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Consider the following graph: vertices are integers between $1$ and $n,$ where $a$ is connected to $b$ if $a$ divides $b.$ This is easily constructed in Mathematica thus:

divGraph[n_] := 
 With[{pairs = Subsets[Range[n], {2}]}, 
  With[{divis = Select[pairs, Mod[#[[2]], #[[1]]] == 0 &]}, 
   Graph[Apply[Rule, #] & /@ divis, VertexLabels -> "Name"]]]

OK, let's now look at divGraph[8]:

divGraph[8]

You will notice that you cannot see the edge connecting $1$ to every other vertex, though we all know there should be such an edge. Is this a bug? Can it be worked around?

PS: If you are curious about why one might want to look at such a thing, see this MO question.

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  • 2
    $\begingroup$ Which edge is missing (besides 1$\to$1)? $\endgroup$ – John Joseph M. Carrasco Sep 12 '17 at 23:45
  • $\begingroup$ Yeah.... What's the problem? $\endgroup$ – David G. Stork Sep 13 '17 at 0:45
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    $\begingroup$ an alternative way to define divGraph : divGraph[n_] := RelationGraph[UnsameQ @ ## && Divisible[#2, #]&, Range @ n] $\endgroup$ – kglr Sep 13 '17 at 1:28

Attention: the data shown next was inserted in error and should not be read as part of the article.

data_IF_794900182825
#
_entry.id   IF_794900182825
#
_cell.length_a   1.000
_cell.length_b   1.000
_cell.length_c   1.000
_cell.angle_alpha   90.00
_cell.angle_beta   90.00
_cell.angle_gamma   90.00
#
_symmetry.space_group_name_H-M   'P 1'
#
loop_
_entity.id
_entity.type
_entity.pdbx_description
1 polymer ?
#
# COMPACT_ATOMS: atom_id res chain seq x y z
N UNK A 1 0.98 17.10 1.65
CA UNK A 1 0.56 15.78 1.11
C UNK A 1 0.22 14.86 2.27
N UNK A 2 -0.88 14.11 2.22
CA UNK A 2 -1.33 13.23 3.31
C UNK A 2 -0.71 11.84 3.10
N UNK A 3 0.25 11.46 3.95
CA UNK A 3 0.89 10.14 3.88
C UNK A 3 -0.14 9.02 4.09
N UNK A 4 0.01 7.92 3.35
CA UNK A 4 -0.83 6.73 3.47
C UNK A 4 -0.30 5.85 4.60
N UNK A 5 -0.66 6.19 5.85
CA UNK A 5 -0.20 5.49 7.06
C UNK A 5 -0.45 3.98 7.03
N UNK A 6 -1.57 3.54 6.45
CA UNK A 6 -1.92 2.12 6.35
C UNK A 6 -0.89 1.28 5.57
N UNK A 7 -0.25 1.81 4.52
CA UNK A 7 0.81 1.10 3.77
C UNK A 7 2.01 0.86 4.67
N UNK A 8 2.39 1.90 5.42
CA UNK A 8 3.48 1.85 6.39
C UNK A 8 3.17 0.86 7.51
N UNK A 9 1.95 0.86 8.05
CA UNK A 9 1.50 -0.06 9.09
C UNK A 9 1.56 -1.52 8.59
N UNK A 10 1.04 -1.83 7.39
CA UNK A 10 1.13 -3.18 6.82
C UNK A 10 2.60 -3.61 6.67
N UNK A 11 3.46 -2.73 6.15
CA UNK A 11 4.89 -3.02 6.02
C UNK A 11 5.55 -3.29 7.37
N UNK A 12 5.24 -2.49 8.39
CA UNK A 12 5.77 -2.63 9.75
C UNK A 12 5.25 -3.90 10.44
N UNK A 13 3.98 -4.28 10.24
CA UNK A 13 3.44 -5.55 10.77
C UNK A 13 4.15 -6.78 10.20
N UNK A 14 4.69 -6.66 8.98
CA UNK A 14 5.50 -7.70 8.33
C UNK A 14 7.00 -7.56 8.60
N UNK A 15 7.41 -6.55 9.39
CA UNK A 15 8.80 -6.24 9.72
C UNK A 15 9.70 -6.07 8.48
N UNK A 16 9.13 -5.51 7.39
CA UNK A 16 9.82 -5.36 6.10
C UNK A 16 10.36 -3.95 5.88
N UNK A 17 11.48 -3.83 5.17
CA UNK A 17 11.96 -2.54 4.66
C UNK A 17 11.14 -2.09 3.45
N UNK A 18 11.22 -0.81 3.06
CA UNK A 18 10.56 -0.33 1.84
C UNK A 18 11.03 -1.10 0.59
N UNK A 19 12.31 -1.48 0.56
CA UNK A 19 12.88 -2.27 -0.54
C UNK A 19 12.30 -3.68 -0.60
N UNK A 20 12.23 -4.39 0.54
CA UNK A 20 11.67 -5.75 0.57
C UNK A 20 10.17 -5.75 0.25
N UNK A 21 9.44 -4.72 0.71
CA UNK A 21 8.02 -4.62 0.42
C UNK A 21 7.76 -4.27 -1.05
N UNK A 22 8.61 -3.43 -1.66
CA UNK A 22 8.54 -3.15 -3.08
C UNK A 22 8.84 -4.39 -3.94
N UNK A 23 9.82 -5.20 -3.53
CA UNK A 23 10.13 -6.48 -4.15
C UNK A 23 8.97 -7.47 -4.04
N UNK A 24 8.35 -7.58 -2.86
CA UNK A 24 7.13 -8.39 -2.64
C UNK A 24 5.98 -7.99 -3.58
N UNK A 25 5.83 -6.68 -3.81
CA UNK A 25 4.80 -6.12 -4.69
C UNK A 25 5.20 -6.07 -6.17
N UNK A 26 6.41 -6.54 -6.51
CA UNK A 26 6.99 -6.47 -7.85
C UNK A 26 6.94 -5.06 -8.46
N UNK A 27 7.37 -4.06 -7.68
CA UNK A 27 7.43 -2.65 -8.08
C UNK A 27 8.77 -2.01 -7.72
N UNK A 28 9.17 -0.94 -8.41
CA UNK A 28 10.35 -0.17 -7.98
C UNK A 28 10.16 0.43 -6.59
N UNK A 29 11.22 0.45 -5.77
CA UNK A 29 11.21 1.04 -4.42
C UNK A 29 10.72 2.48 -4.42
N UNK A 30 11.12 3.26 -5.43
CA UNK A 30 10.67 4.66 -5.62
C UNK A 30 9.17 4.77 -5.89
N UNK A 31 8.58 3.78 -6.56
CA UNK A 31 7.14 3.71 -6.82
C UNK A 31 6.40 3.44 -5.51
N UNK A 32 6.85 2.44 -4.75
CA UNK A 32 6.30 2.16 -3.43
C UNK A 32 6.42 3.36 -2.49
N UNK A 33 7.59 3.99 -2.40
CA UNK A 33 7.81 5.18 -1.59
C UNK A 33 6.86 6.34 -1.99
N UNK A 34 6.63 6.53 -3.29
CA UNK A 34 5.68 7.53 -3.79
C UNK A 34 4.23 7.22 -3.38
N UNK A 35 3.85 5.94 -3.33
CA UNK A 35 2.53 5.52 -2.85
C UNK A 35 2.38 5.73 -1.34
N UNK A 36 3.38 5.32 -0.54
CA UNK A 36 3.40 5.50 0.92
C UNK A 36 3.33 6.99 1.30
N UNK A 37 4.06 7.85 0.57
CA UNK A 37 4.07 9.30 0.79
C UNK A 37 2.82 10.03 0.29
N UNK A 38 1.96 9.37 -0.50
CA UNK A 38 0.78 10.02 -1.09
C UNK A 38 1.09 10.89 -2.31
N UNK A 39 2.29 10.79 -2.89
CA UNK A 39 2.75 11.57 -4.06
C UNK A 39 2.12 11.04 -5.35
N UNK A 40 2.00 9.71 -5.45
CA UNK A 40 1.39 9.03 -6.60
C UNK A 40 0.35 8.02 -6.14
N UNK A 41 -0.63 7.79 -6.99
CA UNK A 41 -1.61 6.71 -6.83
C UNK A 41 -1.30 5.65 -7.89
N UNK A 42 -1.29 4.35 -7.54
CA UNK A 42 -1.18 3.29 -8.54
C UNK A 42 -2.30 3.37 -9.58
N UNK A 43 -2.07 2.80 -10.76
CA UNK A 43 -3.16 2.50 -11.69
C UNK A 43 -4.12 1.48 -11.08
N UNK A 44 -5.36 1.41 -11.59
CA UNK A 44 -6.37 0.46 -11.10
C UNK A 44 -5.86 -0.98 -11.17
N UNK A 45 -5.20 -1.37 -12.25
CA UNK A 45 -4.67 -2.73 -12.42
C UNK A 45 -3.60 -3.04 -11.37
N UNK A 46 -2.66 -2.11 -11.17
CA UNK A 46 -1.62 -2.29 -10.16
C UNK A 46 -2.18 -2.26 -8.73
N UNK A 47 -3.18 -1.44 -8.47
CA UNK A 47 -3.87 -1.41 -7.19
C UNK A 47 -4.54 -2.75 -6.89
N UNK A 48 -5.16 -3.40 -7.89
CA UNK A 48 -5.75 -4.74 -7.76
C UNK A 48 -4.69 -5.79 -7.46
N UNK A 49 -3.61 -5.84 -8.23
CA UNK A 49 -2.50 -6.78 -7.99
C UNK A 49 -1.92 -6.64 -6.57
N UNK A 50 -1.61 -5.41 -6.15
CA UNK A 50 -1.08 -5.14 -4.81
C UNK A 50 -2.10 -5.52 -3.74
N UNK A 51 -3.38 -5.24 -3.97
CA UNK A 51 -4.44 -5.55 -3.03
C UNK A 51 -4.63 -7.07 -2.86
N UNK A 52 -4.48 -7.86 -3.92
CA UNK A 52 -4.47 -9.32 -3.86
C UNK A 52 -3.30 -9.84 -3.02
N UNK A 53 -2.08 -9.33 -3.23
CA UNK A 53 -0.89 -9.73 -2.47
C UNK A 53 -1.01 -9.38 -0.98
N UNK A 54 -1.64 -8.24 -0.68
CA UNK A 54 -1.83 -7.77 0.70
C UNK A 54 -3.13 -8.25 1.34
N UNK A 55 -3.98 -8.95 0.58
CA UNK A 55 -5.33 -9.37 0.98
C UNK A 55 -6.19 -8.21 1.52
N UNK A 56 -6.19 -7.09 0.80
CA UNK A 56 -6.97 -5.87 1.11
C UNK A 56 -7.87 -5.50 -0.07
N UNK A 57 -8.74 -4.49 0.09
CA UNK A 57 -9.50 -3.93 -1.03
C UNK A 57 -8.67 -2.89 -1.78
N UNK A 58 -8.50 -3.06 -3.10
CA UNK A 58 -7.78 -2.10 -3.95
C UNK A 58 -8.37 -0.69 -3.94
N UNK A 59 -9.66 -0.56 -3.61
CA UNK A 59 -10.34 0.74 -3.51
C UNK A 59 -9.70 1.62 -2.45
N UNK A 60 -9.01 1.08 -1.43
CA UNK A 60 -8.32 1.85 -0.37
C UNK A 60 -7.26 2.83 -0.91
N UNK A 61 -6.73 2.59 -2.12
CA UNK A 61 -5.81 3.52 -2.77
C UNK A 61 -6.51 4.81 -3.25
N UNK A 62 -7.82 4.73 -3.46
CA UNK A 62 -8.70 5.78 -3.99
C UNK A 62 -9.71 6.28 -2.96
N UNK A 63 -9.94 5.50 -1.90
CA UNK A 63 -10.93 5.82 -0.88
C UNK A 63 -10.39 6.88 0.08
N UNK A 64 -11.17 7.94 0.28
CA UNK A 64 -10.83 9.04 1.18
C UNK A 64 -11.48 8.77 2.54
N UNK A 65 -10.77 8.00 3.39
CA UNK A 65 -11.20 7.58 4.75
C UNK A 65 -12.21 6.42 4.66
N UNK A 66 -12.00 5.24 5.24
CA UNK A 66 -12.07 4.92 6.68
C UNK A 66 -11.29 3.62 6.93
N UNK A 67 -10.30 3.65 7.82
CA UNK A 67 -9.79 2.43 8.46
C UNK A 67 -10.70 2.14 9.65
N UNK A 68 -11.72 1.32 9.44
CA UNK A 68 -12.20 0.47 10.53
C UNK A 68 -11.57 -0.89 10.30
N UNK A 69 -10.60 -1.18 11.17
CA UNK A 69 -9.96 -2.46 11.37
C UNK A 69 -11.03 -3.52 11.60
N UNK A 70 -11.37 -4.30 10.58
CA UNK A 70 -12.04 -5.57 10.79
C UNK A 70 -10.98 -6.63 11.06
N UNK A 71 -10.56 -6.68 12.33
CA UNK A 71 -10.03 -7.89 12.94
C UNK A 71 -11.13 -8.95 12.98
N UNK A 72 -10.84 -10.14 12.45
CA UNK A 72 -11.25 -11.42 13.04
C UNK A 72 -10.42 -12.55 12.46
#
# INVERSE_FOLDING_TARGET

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I'm not sure what edges you're having trouble seeing.

To highlight the edges connecting 1 to everyone else you can use Highlight.

divGraph[8]~ HighlightGraph ~ (1 -> # & /@ Range[2, 8])

enter image description here

Maybe you'll like the layout better of:

Graph[divGraph[8], GraphLayout -> "RadialDrawing"] // 
 HighlightGraph[#, 1 -> # & /@ Range[2, 8]] &

enter image description here

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  • 1
    $\begingroup$ Hmm. Perhaps temporary blindness, but on the other hand, the radial drawing looks way better, so I am glad I asked! $\endgroup$ – Igor Rivin Sep 13 '17 at 0:58

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